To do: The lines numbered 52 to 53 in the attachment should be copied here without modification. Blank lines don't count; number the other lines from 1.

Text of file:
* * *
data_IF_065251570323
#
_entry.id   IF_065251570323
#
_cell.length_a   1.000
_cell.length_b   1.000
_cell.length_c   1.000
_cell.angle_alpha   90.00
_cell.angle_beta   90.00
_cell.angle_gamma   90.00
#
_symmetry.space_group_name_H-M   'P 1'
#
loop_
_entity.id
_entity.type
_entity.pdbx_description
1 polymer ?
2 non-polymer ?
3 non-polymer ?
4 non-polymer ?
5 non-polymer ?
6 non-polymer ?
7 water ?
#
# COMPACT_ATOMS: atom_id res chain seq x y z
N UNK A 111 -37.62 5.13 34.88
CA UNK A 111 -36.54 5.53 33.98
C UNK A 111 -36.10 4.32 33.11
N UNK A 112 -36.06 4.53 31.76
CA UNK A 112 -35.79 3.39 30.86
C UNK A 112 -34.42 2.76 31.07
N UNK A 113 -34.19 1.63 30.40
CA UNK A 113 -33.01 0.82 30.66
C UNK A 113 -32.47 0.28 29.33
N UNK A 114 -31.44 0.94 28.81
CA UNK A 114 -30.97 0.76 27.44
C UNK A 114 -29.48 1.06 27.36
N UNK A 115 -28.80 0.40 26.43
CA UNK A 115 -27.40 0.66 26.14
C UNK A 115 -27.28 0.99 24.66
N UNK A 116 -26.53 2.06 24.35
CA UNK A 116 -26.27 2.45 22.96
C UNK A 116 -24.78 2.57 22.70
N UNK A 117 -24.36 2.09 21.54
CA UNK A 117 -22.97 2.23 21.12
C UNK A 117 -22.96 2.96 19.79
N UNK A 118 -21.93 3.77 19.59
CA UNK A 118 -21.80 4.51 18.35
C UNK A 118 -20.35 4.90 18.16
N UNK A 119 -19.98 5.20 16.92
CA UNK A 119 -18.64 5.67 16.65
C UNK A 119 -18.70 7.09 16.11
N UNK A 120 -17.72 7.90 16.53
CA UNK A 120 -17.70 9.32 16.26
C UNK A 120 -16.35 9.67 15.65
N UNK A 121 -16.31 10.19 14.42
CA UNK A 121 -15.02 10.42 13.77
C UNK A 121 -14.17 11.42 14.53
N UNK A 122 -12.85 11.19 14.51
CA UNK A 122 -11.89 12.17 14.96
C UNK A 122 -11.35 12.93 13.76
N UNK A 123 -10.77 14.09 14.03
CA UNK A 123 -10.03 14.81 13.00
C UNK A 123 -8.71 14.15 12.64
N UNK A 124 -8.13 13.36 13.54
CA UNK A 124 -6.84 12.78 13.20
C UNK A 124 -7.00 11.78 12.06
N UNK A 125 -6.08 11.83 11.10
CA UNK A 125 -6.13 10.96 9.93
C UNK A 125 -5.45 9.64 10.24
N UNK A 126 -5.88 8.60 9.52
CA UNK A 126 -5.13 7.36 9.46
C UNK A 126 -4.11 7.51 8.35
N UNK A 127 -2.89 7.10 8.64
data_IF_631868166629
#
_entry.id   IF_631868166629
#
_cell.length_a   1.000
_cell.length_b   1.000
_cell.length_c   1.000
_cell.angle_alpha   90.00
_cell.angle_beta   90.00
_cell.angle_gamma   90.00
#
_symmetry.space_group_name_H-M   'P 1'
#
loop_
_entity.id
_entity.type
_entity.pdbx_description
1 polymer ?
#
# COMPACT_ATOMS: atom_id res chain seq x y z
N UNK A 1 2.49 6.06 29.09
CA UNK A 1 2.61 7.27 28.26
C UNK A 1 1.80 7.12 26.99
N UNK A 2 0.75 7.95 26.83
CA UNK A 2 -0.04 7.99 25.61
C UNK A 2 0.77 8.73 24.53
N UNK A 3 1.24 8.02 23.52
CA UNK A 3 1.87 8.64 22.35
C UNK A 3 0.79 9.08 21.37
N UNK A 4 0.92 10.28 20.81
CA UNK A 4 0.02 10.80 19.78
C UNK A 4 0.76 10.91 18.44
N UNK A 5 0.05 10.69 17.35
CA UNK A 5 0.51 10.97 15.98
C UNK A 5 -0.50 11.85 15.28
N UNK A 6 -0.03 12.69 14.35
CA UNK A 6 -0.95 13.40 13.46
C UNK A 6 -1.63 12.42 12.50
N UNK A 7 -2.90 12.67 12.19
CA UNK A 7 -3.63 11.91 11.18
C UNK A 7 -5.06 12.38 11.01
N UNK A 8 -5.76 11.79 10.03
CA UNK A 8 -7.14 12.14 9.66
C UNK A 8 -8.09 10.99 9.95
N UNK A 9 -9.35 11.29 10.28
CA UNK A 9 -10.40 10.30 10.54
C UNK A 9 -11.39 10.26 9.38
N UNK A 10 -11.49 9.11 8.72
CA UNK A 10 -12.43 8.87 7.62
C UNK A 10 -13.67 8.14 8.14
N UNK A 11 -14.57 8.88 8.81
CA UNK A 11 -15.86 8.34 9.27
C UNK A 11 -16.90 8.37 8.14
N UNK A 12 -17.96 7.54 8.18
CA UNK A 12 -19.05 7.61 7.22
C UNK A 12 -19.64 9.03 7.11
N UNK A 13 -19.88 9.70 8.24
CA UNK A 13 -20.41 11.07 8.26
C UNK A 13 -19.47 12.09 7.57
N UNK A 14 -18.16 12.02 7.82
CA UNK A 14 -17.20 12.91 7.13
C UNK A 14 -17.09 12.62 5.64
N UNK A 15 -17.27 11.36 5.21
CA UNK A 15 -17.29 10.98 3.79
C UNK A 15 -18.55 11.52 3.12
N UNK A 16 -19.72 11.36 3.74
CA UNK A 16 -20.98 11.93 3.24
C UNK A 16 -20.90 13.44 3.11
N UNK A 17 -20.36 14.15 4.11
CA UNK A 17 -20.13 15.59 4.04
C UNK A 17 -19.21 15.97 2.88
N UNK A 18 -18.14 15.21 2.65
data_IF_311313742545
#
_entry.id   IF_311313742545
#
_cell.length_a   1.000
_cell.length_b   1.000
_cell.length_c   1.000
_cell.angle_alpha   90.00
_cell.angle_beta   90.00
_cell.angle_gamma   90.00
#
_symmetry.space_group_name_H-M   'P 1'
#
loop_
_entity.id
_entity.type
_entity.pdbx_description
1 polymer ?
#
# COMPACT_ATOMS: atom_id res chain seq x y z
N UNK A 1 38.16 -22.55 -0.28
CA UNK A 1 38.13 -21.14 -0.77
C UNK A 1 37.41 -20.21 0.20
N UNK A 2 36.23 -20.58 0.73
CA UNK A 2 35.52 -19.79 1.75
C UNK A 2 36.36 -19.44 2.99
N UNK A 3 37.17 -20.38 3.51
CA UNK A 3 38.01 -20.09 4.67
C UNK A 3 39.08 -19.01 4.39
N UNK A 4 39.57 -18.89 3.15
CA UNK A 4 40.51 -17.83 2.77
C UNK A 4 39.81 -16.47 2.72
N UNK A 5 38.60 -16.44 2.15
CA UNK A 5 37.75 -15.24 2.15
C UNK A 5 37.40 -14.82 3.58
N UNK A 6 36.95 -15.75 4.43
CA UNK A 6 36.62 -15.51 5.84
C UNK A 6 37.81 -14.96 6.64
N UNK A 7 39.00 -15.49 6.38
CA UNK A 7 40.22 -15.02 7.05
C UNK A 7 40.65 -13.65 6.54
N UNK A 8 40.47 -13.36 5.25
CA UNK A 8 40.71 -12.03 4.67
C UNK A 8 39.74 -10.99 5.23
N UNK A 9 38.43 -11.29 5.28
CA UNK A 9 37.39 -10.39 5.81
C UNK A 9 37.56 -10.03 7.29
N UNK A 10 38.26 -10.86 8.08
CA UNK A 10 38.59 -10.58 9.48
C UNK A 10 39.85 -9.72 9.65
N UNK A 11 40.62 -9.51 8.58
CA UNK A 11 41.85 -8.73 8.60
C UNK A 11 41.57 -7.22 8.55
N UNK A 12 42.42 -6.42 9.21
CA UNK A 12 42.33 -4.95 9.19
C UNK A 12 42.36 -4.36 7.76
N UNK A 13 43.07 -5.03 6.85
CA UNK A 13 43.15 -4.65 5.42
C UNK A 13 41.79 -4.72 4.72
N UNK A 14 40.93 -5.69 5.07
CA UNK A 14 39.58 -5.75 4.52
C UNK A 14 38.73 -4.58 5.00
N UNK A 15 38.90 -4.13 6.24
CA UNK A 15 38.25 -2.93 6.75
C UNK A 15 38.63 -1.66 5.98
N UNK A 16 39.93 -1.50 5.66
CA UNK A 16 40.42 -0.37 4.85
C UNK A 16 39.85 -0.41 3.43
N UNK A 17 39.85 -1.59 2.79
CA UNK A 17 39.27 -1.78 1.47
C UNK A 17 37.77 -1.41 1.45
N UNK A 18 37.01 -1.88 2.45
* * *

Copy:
CA UNK A 119 -18.64 5.67 16.65
C UNK A 119 -18.70 7.09 16.11